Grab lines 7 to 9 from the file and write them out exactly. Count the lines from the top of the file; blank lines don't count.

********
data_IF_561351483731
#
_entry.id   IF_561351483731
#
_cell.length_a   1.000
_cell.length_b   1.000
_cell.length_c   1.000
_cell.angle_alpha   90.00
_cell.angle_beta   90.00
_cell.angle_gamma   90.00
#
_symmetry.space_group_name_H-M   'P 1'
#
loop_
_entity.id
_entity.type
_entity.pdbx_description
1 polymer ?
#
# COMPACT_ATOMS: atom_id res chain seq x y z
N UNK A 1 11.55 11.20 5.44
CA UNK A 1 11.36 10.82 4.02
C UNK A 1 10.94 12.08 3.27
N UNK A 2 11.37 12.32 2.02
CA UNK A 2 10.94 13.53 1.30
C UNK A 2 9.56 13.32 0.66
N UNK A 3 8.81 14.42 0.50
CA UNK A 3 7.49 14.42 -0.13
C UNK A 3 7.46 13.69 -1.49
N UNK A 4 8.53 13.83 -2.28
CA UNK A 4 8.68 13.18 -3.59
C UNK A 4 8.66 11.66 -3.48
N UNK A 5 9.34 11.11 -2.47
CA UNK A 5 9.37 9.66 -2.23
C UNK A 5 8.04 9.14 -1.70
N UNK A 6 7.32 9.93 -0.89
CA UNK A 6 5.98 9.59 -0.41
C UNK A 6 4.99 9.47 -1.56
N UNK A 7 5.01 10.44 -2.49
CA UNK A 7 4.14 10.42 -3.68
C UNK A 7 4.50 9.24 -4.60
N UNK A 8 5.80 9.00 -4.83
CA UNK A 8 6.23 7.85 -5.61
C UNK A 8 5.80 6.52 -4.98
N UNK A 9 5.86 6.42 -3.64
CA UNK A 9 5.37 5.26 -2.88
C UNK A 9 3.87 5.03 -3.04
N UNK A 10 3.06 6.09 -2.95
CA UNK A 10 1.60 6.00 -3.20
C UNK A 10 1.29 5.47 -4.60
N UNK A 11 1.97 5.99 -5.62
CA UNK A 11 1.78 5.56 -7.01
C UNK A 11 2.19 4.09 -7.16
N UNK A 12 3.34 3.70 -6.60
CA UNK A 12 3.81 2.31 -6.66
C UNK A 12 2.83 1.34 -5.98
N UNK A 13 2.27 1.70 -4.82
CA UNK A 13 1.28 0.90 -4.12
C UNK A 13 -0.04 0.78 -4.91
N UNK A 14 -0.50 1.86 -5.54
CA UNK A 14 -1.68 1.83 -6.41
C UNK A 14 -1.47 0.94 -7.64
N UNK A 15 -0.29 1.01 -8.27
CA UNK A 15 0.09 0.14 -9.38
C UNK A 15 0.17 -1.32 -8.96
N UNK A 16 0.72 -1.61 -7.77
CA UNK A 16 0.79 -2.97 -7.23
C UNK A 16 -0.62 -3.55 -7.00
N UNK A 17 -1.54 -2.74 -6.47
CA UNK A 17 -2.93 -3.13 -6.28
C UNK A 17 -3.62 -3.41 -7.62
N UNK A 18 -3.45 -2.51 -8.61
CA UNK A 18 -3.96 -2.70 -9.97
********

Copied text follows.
_cell.length_c   1.000
_cell.angle_alpha   90.00
_cell.angle_beta   90.00